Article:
Planning for teaching using animals
Before applying for a licence and planning a program using animals, be clear on the educational benefits you are hoping to achieve. What are the benefits for the students and how will you measure your success in delivering them? What does the exercise mean for the animals involved?
If your program could be run without the need for animals, you are required by law not to use animals. Only when you are convinced that animals are essential for your educational objectives may you apply to the Animal Ethics Committee (AEC) for approval.
The role of the AEC is to ensure that the use of animals is justified by the educational outcome, that the impact on animals used is minimised and that the educational outcome is assured. The teacher's job is to provide the information to the AEC that it needs to make that decision. The AEC will be considering the application in terms of the Three R's : Replacement, Reduction and Refinement. By working through these principles when applying to the AEC you will find it easier to present all of the information they need to know. Download our checklist to work through your application according to the 3Rs.
Education using animals is not related to new discovery but rather demonstrating well-known facts. Preference should always be given to programs that do not require animals. Do a thorough search of the educational resource literature to find activities to successfully replace the use of animals and how successful they were at achieving their aims and objectives. For example, a video demonstration, a model or mannequin of an animal or a computer simulation can provide the same educational outcome via a different process. Have the students experiment on (weigh and measure) themselves and each other! You'll find lots of great ideas here.
The aim is to use as few animals as needed without increasing the impact on those remaining. Look for ways to use fewer animals such as 'sharing' observations with other classes, visiting the zoo, or making a video using animals and then using it for future presentations.
The AEC performs a cost-benefit analysis of the program to decide whether the use of animals is justified by the educational outcome. You can tip the balance in favour of your program by minimising the 'cost' to (effect on) the animals and maximising the benefit (educational outcome). Minimising the effect on the animals means making the experience as pleasant for them as possible. This starts at the selection of species – for example, do you need a highly sensitive rabbit for your program or would a visit from a well-socialised puppy do the trick? The housing and care of the animals needs to be detailed in your application and every opportunity to increase their comfort and security should be taken.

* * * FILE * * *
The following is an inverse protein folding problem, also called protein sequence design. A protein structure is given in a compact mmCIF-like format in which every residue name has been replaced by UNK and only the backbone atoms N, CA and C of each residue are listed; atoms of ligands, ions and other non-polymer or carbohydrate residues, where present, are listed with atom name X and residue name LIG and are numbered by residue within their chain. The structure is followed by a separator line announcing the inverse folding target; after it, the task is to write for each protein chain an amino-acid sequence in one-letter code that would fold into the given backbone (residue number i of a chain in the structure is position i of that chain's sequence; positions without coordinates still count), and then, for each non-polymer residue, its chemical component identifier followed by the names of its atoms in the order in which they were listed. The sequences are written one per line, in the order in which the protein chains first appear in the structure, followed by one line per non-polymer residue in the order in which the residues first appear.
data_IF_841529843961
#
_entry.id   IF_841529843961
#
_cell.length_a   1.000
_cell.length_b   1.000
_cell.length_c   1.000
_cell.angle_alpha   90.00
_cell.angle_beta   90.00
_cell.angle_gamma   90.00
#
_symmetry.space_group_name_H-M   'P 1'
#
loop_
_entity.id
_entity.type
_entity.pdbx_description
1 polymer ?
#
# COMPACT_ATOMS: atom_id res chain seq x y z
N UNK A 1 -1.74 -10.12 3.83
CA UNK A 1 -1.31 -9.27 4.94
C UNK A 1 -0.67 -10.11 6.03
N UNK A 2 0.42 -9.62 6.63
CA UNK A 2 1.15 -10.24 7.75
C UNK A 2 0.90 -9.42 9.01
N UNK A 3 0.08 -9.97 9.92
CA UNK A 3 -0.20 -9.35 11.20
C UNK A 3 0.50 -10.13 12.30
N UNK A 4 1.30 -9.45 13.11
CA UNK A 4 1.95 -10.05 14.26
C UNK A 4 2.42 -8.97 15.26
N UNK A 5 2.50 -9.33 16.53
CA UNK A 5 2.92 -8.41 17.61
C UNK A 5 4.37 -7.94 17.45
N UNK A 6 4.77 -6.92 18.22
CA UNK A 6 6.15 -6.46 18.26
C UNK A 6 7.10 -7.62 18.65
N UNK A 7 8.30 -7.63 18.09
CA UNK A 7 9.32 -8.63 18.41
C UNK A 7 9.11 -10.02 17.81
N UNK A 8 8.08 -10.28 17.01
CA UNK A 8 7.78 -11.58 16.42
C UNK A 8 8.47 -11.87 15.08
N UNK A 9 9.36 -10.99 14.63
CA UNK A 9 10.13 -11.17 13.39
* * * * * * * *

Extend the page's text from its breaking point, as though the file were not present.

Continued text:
What happens next – fate of the animals
You may have a great idea for rehoming your animals once the teaching activity is over. You will need to arrange and confirm the new home(s) before starting the activity, so that you are not left with surplus animals. If returning the animals to the supplier is an option, make sure you know what will happen to the animals after that. If animals are put to sleep as soon as you are finished your activity, that must be added to the cost-benefit calculation.
Animals should not be offered to students for rehoming without express permission from parents, and should always be accompanied by a comprehensive information pack explaining care, nutrition, housing, possible zoonoses (diseases transmissible to humans), veterinary care and preventative treatments. Social species (chickens, mice, rabbits, guinea pigs, fish, etc) should never be rehomed as single animals.
Remember that early-rising, non-egg producing, noisy roosters are not at the top of any family's (or local council's) list of desirable pets. Take a responsible approach to the fate of your animals and ensure that they are dealt with humanely.